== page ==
Akiko Yabuuchi from George Daley’s lab at Children’s Hospital of Boston reported on using somatic cell nuclear transfer to reprogram human nuclei (Daley’s in fact) in bovine egg cells at the Society for the Study of Reproduction meeting in Kona, today. Interspecies nuclear transfer is highly controversial, so it wasn’t exactly surprising that one of Yabuuchi’s first slides mentioned that the project has approval from the Institutional Review Boards and Embryonic Stem Cell Research Oversight committees at Brigham and Women’s and Children’s Hospital where the work was carried out. The efficiency wasn’t very high, but the hybrid embryos were able to undergo cleavage and correct segregation of the human chromosomes. Several made it to the 16-cell stage, but none survived past that. The goal was not implantation or pregnancy, of course, but to monitor development in these hybrid embryos and see if they could potentially lead to embryonic stem cell lines. The project includes tests to see whether extract from human embryonic cells will provide some of the necessary materials to allow normal nuclear reprogramming in the foreign egg environment. Yabuuchi in her acknowledgement said Daley was a great boss for, among other things, providing the skin cells they were using as nuclei donors.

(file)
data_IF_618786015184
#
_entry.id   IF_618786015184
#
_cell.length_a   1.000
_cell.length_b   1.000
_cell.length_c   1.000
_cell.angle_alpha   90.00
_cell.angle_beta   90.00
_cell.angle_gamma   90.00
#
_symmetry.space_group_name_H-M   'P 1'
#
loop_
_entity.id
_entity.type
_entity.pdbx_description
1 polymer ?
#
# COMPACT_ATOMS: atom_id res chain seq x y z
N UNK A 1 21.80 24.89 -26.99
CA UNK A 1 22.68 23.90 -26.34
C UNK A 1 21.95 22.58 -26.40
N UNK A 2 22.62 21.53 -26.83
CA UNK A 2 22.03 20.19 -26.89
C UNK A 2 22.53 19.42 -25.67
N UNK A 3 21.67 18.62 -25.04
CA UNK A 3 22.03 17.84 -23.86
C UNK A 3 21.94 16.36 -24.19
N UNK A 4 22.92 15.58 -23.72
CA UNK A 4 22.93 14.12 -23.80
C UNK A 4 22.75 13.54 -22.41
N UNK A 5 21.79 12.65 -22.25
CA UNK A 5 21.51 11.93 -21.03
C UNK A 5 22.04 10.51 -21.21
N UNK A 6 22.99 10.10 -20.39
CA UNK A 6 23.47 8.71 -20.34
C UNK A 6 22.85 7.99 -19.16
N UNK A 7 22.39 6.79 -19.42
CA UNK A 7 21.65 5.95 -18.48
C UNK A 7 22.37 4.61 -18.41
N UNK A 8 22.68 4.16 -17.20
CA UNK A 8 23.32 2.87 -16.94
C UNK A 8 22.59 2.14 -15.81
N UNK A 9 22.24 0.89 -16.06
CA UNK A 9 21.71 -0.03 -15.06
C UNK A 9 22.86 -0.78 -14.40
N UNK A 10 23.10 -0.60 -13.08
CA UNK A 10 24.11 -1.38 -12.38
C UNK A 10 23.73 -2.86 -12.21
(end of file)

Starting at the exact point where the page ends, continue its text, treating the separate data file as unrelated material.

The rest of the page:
This wasn’t the first instance of interspecies cloning I heard about today. So-Gun Hong from Seol National University was performing interspecies somatic cell nuclear transfer with dog nuclei and bovine egg cells. It’s preliminary work, with little success so far. The interspecies nuclear transfer experiments are ancillary to a project to simply create a transgenic dog expressing GFP using somatic cell nuclear transfer into dog egg cells, but these eggs are notoriously hard to come by. No luck in getting a live birth yet, according to So-Gun.
In one of the stranger incidences of hybrid cloning talked about today, Sandra Lencka-Ostrowaska from the Institute of Genetics and Animal Breeding of the Polish Academy of Sciences in Jastrzebiec, Poland presented her work using mouse eggs to try and reprogram the nuclei of Clethrionomys glareolus, the bank vole. The reason? Generating interspecies hybrids may provide ways to study species specific nuclear reprogramming. The technical challenges in nuclear reprogramming using egg cells remain despite the tremendous advances of Shinya Yamanaka and others with so-called induced pluripotent stem cells. The work continues and it will be interesting to see what happens next.